Before heading home for a short break I made one last stop at Slims to see what was going on there, and caught a bit of See Gulls.  I saw them fairly recently at the Pinhook and was into it, and my second impression did not waver from the first.  They were playing their quirky pop on the "outside stage" of Slims (aka the back patio) and goddamn was it hot under that beating sun.  I was only good for about three or four songs before high-tailing it to the air conditioning of my car and some very late lunch to gird my loins in preparation for the night's festivities. 

Kyle Kinane at Kings - 8/12/2014

Kyle Kinane
Kings
8/12/2014

We braved monsoon-like rains to get to Kings in in effort to roust up some laughs from Kyle Kinane.  Despite having wet pants for the entire show, it was a successful endeavor.  He was working out material for a special he would be recording in Georgia in a few days, so I guess this was a sneak preview and/or we were being used as guinea pigs.  As an aside, do they actually test anything on guinea pigs?  You'd think how much they get mentioned in regards to testing that everything runs through them.  Anyways, newsflash: Kyle was friggin' hilarious, and the special is clearly going to be awesome.  I will be more than happy to rehear all of these same jokes again; especially if he uses his long story about getting a blowjob from a mentally slow under-aged girl, that shit killed the entire audience.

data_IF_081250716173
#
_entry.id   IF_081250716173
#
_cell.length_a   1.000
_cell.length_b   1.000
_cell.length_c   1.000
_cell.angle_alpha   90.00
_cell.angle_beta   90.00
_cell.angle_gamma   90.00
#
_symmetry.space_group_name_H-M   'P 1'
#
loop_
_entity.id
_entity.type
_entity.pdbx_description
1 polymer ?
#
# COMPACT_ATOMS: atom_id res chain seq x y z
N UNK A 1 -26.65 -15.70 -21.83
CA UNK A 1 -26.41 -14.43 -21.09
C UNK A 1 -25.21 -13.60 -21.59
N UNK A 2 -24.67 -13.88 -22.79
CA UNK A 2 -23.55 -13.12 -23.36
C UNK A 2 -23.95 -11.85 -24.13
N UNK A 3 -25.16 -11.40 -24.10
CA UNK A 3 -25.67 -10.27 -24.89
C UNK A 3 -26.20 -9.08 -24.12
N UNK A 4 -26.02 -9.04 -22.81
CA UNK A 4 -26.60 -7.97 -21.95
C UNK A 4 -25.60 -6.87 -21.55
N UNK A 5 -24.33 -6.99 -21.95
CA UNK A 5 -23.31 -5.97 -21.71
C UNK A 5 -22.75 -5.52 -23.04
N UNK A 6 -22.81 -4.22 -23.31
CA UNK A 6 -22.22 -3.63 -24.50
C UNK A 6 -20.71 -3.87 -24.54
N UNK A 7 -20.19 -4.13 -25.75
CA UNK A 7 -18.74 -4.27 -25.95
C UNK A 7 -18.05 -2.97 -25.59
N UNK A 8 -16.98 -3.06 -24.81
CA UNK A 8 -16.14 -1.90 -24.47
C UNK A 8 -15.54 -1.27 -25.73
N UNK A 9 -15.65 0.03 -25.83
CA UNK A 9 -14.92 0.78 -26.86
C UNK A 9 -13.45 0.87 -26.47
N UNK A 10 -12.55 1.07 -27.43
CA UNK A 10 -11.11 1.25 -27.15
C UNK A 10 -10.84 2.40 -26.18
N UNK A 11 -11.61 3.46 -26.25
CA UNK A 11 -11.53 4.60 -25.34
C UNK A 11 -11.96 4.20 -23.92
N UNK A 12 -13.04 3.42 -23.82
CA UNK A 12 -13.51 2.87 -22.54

Spider Bags at the Pinhook - 8/8/2014

Spider Bags
The Pinhook
8/8/2014

I'll generally try to make it to any Spider Bags show, but this one was special - a release party for their first record on Merge, "Frozen Letter."  Flesh Wounds were doing the exact same thing in Chapel Hill on this same night - why the two bands didn't combine their release shows is beyond me and a bummer, because I would love to have seen both.  Spider Bags singer Dan McGee made note that the only band they could think of to open this show for them was Flesh Wounds, and since they were clearly busy, the Bags decided to just play this one by themselves.  Since it was only them for the entire night, they played two different sets.  The first set was the new record in order and in it's entirety, and it was great introduction to their new material as I hadn't heard "Frozen Letter" previous to the gig.  There was then a 15 to 20 minute break where the crowd and the band both refueled their Beer cells, and then the Bags launched into their "greatest hits" aka every song you would ever want to hear them play from all of their previous recordings.  Including the break I think they played for two and a half hours, and it was a blistering, raucous, incredibly sweaty affair...seriously, I think it might have been 95 degrees inside of the Pinhook.  A sweaty t-shirt is a small price to pay for a show that good though.